Smith v. SEECO, Inc., No. 16-2798 (8th Cir. 2017)

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Justia Opinion Summary

Jeannie Vanette Hill Thomas appealed the district court's denial of her motion to intervene in Connie Jean Smith's class action against appellees, based on her interest in adequacy of representation by the class representative and class counsel. The Eighth Circuit held that the district court's determination on this question was final, and the district court's rationale for denying the motion was inadequate. Accordingly, the court remanded for further consideration. The court dismissed for lack of jurisdiction the portion of Thomas's appeal that was based on her interest in the adequacy of notice and opt-out procedures for the class.

Court Description: Per Curiam - Before Colloton, Beam and Benton, Circuit Judges] Civil case - Class actions. The district court's order denying appellant's motion to intervene in a class action based on her interest in the adequacy of representation by the class representative and class counsel was a final, appealable order; the district court's rational for its decision - that appellant could opt out - was inadequate and the matter is remanded for further consideration; the district court's order denying appellant's motion to intervene based on her interest in the notices and opt-out procedure was a deferral of the issue to a later time and not a final, appealable determination. Judge Beam, concurring in part and dissenting in part.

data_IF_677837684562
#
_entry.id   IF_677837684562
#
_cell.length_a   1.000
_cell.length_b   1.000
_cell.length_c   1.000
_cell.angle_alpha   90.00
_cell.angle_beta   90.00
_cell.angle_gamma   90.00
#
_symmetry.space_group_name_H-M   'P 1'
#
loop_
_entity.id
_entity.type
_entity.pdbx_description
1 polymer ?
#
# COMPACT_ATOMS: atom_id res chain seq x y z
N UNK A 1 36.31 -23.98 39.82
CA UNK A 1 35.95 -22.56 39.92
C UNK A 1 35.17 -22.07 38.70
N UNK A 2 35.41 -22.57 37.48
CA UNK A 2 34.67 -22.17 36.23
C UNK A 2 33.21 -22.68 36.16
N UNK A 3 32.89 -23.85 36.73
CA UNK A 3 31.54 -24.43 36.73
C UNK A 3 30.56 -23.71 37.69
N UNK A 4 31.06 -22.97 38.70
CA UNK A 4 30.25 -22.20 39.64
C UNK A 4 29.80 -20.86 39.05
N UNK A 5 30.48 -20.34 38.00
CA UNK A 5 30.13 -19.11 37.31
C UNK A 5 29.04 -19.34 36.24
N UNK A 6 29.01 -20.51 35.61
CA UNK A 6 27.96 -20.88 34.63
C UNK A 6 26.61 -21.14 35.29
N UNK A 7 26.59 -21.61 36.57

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United States Court of Appeals For the Eighth Circuit ___________________________ No. 16-2798 ___________________________ Connie Jean Smith, Individually and on behalf of all others similarly situated lllllllllllllllllllll Plaintiff - Appellee Jeannie Vanette Hill Thomas lllllllllllllllllllllIntervenor Plaintiff - Appellant v. SEECO, Inc., Now known as SWN Production (Arkansas), LLC; Desoto Gathering Company, LLC; Southwestern Energy Services Company; Southwestern Energy Company lllllllllllllllllllll Defendants - Appellees ____________ Appeal from United States District Court for the Eastern District of Arkansas - Little Rock ____________ Submitted: April 4, 2017 Filed: July 31, 2017 [Published] ____________ Before COLLOTON, BEAM, and BENTON, Circuit Judges. ____________ PER CURIAM. Jeannie Vanette Hill Thomas appeals the district court's denial of her motion to intervene in Connie Jean Smith's class action against SEECO, Inc., Desoto Gathering Company, LLC, Southwestern Energy Services Company, and Southwestern Energy Company (collectively, Appellees). Thomas moved to intervene based on her interest in adequacy of representation by the class representative and class counsel. We conclude that the district court's determination on this question was final, and that the district court's rationale for denying the motion was inadequate. We therefore remand the motion for further consideration. Thomas also moved to intervene based on her interest in the adequacy of notice and opt-out procedures for the class. The district court's determination on this issue was not final, so we dismiss this aspect of the appeal for lack of jurisdiction. I. BACKGROUND Thomas is a member of a certified class in Smith's class action against Appellees for allegedly inflating deductions from royalty payments due under oil and gas leases. After class certification under Federal Rule of Civil Procedure 23(b)(3) and the submission of a proposed notice, but before the district court approved the notice, Thomas moved to intervene, both as of right and, in the alternative, permissively. She sought to challenge the adequacy of representation by the class representative and counsel, and she challenged the proposed notice. Specifically, she alleged that the defendants, class counsel, and class counsel in a parallel state case colluded so as to create a conflict of interest rendering class representation inadequate. She also alleged that certain of class counsel were found to have violated Federal Rule of Civil Procedure 11 in an unrelated class-action case. See Adams v. United Servs. Auto. Ass'n, No. 2:14-cv-02013, 2016 WL 1465433 (W.D. Ark. Apr. 14, 2016), rev’d sub nom. Adams v. USAA Cas. Ins. Co., No. 16-3382, No. 16-3482, 2017 WL 3136919 (8th Cir. July 25, 2017). Thomas also alleged the notices -2- contained unnecessary and onerous requirements for opting out. She sought to have the district court stay the notice procedure while it held a hearing and ruled on the effect of these matters on the adequacy of representation and pending the Adams court's imposition of sanctions. If the notices went ahead, she sought to include in them disclosure of the conflict-of-interest and Rule 11 violations. Finally, she sought an order compelling production of any agreements or memoranda between class counsel and any of the defendants, counsel for defendant, or counsel in the parallel state case. The district court denied the motion to intervene because "intervention is either unnecessary or premature." It noted that Thomas was free to pursue her claim with different counsel by opting out and that objection to the proposed notice was premature because it had not yet been approved or distributed. The district court concluded that "the intervenor['s] position that the opt out procedures are 'onerous' or that [she] cannot opt out is premature because those procedures have not been finalized and the intervenor[] [has] not had the opportunity to comply with them." It therefore denied the motion without prejudice. Thomas appeals, pressing only the district court's denial of her motion to intervene as of right. II. DISCUSSION Appellees and Smith argue that we lack jurisdiction to hear this appeal because the district court's denial of Thomas's motion to intervene was made without prejudice, and is therefore not a final decision. Our jurisdiction in this case is bottomed upon 28 U.S.C. § 1291, which permits us to review "final decisions" by the district court. The general rule is that a final decision under that section is one that "ends the litigation on the merits and leaves nothing for the court to do but execute the judgment." Dieser v. Cont'l Cas. Co., 440 F.3d 920, 923 (8th Cir. 2006) (quoting Borntrager v. Cent. States, Se. & Sw. Areas Pension Fund, 425 F.3d 1087, 1091 (8th Cir. 2005)). As to a district court's denial of a motion to intervene as of right under -3- Federal Rule of Civil Procedure 24(a), we have repeatedly stated the well-settled rule that "[t]he denial of a motion to intervene of right is immediately appealable as a final judgment." United States v. Geranis, 808 F.3d 723, 727 (8th Cir. 2015) (reviewing denial of motion to intervene as of right for lack of Article III standing); see also FTC v. Johnson, 800 F.3d 448, 451 (8th Cir. 2015) (on merits); ACLU of Minn. v. Tarek ibn Ziyad Acad., 643 F.3d 1088, 1092 & n.2 (8th Cir. 2011) (standing); United States v. Metro. St. Louis Sewer Dist., 569 F.3d 829, 833 (8th Cir. 2009) (standing); S.D. ex rel. Barnett v. United States Dep't of Interior, 317 F.3d 783, 785 & n.2 (8th Cir. 2003) (adequacy); Mausolf v. Babbitt, 85 F.3d 1295, 1298 (8th Cir. 1996) (adequacy); EPA v. City of Green Forest, Ark., 921 F.2d 1394, 1401-02 (8th Cir. 1990) (district court's jurisdiction); Corby Recreation, Inc. v. General Elec. Co., 581 F.2d 175, 176 n.1 (8th Cir. 1978). Although this precedent would appear to settle the issue of our jurisdiction (at least as to intervention as of right), it is important to observe that the denials appealed from in these and other cases from our circuit, to the extent the matter was discussed, constituted the district court's conclusive ruling that a movant would not be permitted to become a party to the case. A movant's failure to, for example, possess Article III standing or meet the requirements of Rule 24(a), is not an infirmity that will evolve as the circumstances or stages of litigation in the case progress. In such a situation, because the movant "cannot appeal from any subsequent order or judgment in the proceeding unless he does intervene, the order denying intervention has the degree of definitiveness which supports an appeal therefrom." Bhd. of R.R. Trainmen v. Baltimore & Ohio R.R. Co., 331 U.S. 519, 524 (1947) (emphasis added). Requiring finality is consistent with the Supreme Court's observation that appealability from the denial of a motion to intervene is, like the collateral-order doctrine, "one of the narrow categories of decisions that we have deemed final for purposes of review, even though the entire dispute has not yet been resolved." Stringfellow v. Concerned Neighbors in Action, 480 U.S. 370, 375 (1987); id. at 377 ("[W]hen an order prevents a putative intervenor from becoming a party in any respect, the order is subject to -4- immediate review."). Where, instead, the district court provisionally denies intervention of right, indicating that the right may materialize later in the litigation, permitting the movant to appeal would undermine the objectives of § 1291's "firm finality principle": preventing piecemeal litigation and preserving the partitioned relationship between trial and appellate courts. Microsoft Corp. v. Baker, No. 15457, slip op. at 2-4 (June 12, 2017). Therefore, we agree with Appellees and Smith that the district court's order, made without prejudice and inviting Thomas to reassert her right to intervene at a later time, warrants a closer look to determine if the requisite finality is present for purposes of our jurisdiction. As the Seventh Circuit has observed, the words "without prejudice" should not be given "talismanic importance," United States v. City of Milwaukee, 144 F.3d 524, 528 n.7 (7th Cir. 1998); the issue is whether, as a practical matter, the order amounts to a "final decision" under § 1291 with respect to the movant and her claimed right to intervene. Cf. Great Rivers Coop. of Se. Iowa v. Farmland Indus., Inc., 198 F.3d 685, 689 (8th Cir. 1999) ("A dismissal without prejudice can be an appealable final order."). Because Thomas moved to intervene under Rule 24(a)(2), her asserted right to intervene arises out of a claimed interest.1 Her motion claimed two: (1) her interest in adequate representation by the class representative and counsel; and (2) her interest in notice and opt-out procedures that are informative and non-onerous. With respect to adequacy, the district court stated in its order, "[i]f class members are not satisfied by class counsel or they wish to pursue their claims with 1 Rule 24(a)(2) permits intervention as of right to anyone who "claims an interest relating to the property or transaction that is the subject of the action, and is so situated that disposing of the action may as a practical matter impair or impede the movant's ability to protect its interest, unless existing parties adequately represent that interest." Rule 24(c) requires a motion to intervene to "be accompanied by a pleading that sets out the claim or defense for which intervention is sought." -5- different counsel, they may opt out." It is apparent that the district court considered opting out, rather than intervention, to be the appropriate way for Thomas to protect her interest in adequate representation, and that this was a final conclusion not subject to later events in the litigation. This determination seems to us to contain the necessary finality for § 1291. We conclude that the district court gave an inadequate rationale for denying Thomas's motion to intervene as of right based on her interest in the adequacy of representation. Although some district courts, like the district court here, have ruled that class members are not entitled to intervene because they can protect their interests by opting out of the class, we think this reasoning is flawed. As one leading treatise explains, SEECO's proposed reading of Rule 24 "is surely wrong: it would mean a class member could never intervene in a (b)(3) class action (since she can always opt out), yet both Rule 23 and the history of Rule 24 explicitly envision intervention as a means of securing adequacy of representation." 3 William B. Rubenstein, Newberg on Class Actions § 9:34 (5th ed. 2013 & Supp. 2017). Rule 23(d)(1)(B)(iii) provides that the court may issue orders that give class members notice of their opportunity "to intervene and present claims or defenses, or to otherwise come into the action." Rule 23(c)(2)(B)(iv), applicable to Rule 23(b)(3) classes like this one, states that notice to class members must explain "that a class member may enter an appearance through an attorney if the member so desires." When Rule 24 on intervention was amended in 1966, the advisory committee specifically contemplated that "a member of a class should have the right to intervene in a class action if he can show the inadequacy of the representation of his interest by the representative parties before the court." Fed. R. Civ. P. 24 advisory committee's note to 1966 amendment. These provisions and notes would be unnecessary if intervention as of right could be rejected simply because a class member may opt out and litigate separately. Accord 7B Charles Alan Wright, Arthur R. Miller & Mary Kay Kane, Federal Practice and Procedure § 1799 (3d ed. 2005) ("Intervention in class actions is governed by the same principles that apply in any other proceeding."); -6- cf. In re Comm. Bank of N. Va., 418 F.3d 277, 314 (3d Cir. 2005). We therefore vacate that portion of the district court's order denying Thomas's motion to intervene based on her interest in adequacy of representation and remand for further consideration of the motion.2 Thomas also moved to intervene based on her interest in the notices and optout procedure. The district court ruled that this interest was being prematurely asserted, and that it may entertain those objections after the notices had been approved and sent to class members.3 Rather than make a final determination of Thomas's right to intervene to protect this interest, the district court implied that it should be asserted at a later time. This was not a final decision but a deferral of the issue until what the district court considered to be a more appropriate stage in the litigation, should Thomas choose to continue to pursue it. (The district court later approved the plaintiffs' notice plan, with revisions, and notice was distributed. R. Doc. 221, 234.) 2 After this appeal was submitted, the district court entered judgment in favor of SEECO. R. Doc. 515. A motion for new trial or relief from the judgment is pending, R. Doc. 538, and the time for filing an appeal therefore has not expired. See Fed. R. App. P. 4(a)(4)(v), (vi). If an appeal is filed, then the question of intervention will not be moot. Mausolf v. Babbitt, 85 F.3d 1295, 1297 (8th Cir. 1996). 3 Specifically, the district court stated in its order: Although notice has been proposed, it has not been approved or sent to class members. Therefore, the intervenor['s] position that the opt out procedures are "onerous" or that they cannot opt out is premature because those procedures have not been finalized and the intervenor[] ha[s] not had the opportunity to comply with them. If the notice is insufficient or new information questions the integrity of the process, additional orders can be entered as appropriate. -7- We are not persuaded by Thomas's response that the interest she was asserting was her ability to raise the notice and opt-out issues before the notices were approved and distributed. She argues that her interest is in being able to challenge adequacy and the notice procedure at the pre-approval stage. But Thomas's right to "the best notice that is practicable under the circumstances," Fed. R. Civ. P. 23(c)(2)(B), the standard set forth in the Federal Rules for notice of the right to opt out in this Rule 23(b)(3) class, is essentially an interest in due process. Eisen v. Carlisle & Jacquelin, 417 U.S. 156, 173-74 (1974). We see no principled basis on which to slice this interest up into pre- and post-approval segments. The right to be notified of the opportunity to opt out of a Rule 23(b)(3) class, and to be adequately apprised of relevant information so as to make an informed decision about whether to do so, is a matter parties may assert and the district court may address either before or after approval of a proposed notice. See Fed. R. Civ. P. 23(d); White Indus., Inc. v. Cessna Aircraft Co. (In re Cessna Aircraft Distributorship Antitrust Litig.), 518 F.2d 213, 215 (8th Cir. 1975) ("Under Rule 23 the district court is given broad discretion to determine the maintainability and the conduct of class actions."); Georgine v. Amchem Prods., Inc., 160 F.R.D. 478, 502-08 (E.D. Pa. 1995) (remedying misleading notices with second notices and opt-out period). Therefore, we dismiss this aspect of Thomas's appeal for want of jurisdiction.4 * * * The partial dissent concludes that we lack jurisdiction to review the district court's denial of the motion to intervene based on Thomas's interest in adequacy of representation, because Thomas also sought prematurely to intervene based on her interest in the notice and opt-out procedures. We see no warrant to create a one- 4 Appellees' pending motion for judicial notice and for partial withdrawal of their brief is denied as moot, as this decision does not rely on the materials and issues raised therein. -8- interlocutory-appeal rule for motions to intervene as of right that mature at different times. Cf. Behrens v. Pelletier, 516 U.S. 299, 308-10 (1996) (rejecting a comparable proposed rule for qualified immunity appeals). Suppose, for example, that Thomas had recognized in advance that a motion to intervene based on her interest in the notice and opt-out procedure was premature, and that she moved to intervene based only on adequacy of representation. If the district court denied that motion, then we would have jurisdiction to review the denial as a final order. We would not decline jurisdiction based on the possibility that Thomas might later move to intervene based on a different interest in the notice and opt-out procedure. The result should be no different here just because Thomas filed the second motion prematurely. The partial dissent expresses concern about opportunities for repetitious appeals, but we have no reason to believe that serial appeals concerning motions to intervene will be common.5 Cf. Behrens, 516 U.S. at 310 & n.4. Nothing in our decision allows a putative intervenor to bring successive appeals from successive denials when a single motion to intervene could have raised all of the putative intervenor's interests at one time without delay. BEAM, Circuit Judge, concurring and dissenting. I concur in the court's holding that the district court's rulings concerning Thomas's interest in notice and opt-out procedures for the class are not final and appealable. I dissent from the court's ruling that matters concerning adequacy of representation by the class representative and class counsel are final and appealable. The court concedes that the district court has certified this Federal Rule of Civil Procedure Rule 23(b)(3) class action and received from Smith a proposed notice as 5 Our research found only two reported cases of appeals arising from successive motions to intervene. See Getty Oil Co. v. Dep't of Energy, 890 F.2d 425, 426-27 (Temp. Emer. Ct. App. 1989); Nassau County v. Cost of Living Council, 499 F.2d 1340, 1342 n.2 (Temp. Emer. Ct. App. 1974). -9- mandated by Federal Rule of Civil Procedure 23(c)(2), which notice is yet to be approved by the district court. The putative notice appears to encompass all requirements of Federal Rule of Civil Procedure 23(c)(2)(B)(i)-(vii). The court notes that Thomas moves to intervene on the basis of rulings by the district court on two issues–the requirements for opting out of the class, and the adequacy of representation by the class representative and counsel. Accordingly, the court appears to agree that Thomas's motion to intervene is based upon rulings by the district court concerning at least somewhat interrelated issues elucidated by the proposed notice. The court concludes that the adequate-representation issue is final and appealable but needs to be remanded "for further consideration" but that the optout procedure issue is not final–thus, not appealable. It is my view, however, that neither of these issues are final and appealable. Accordingly, I would remand the appeals for want of jurisdiction as dictated by 28 U.S.C. § 1291. I concede that circuit courts sometimes assert jurisdiction over only the final portion of an order where it disposes of more than one independent claim. For example, taking up qualified immunity but not Monell claims, e.g., Shannon v. Koehler, 616 F.3d 855, 866 (2010), and other cases where the issue of pendent appellate jurisdiction arises, e.g., Reid v. Doe Run Res. Corp., 701 F.3d 840, 844-45 (8th Cir. 2012) (motions for mandatory and discretionary stay); Thornton v. GM Corp., 136 F.3d 450, 453-54 (5th Cir. 1998) (severing portion of district court's order imposing Rule 11 monetary sanctions from portion ordering payment of attorney's fees). The Supreme Court appears to have endorsed this approach in Abney v. United States, 431 U.S. 651, 662-63 (1977). However, in these and other cases the nonfinal portion of the order is generally one of two wholly separate claims, one categorically nonfinal. Here, by contrast, the nonfinal portion is part of the same conjugated assertion of intervention-of-right, and merely asserted slightly prematurely. In this -10- circumstance, we should not reach the merits on the adequate-representation portion of the order and create opportunities for repetitious appeals in this and future cases. In my view, the court presently has no appellate jurisdiction over any of the issues raised by Ms. Thomas. Thus, they should all be dismissed for want of jurisdiction by the court as mandated by 28 U.S.C. § 1291. See Mitchell v. Forsyth, 472 U.S. 511, 524-25 (1985). ______________________________ -11-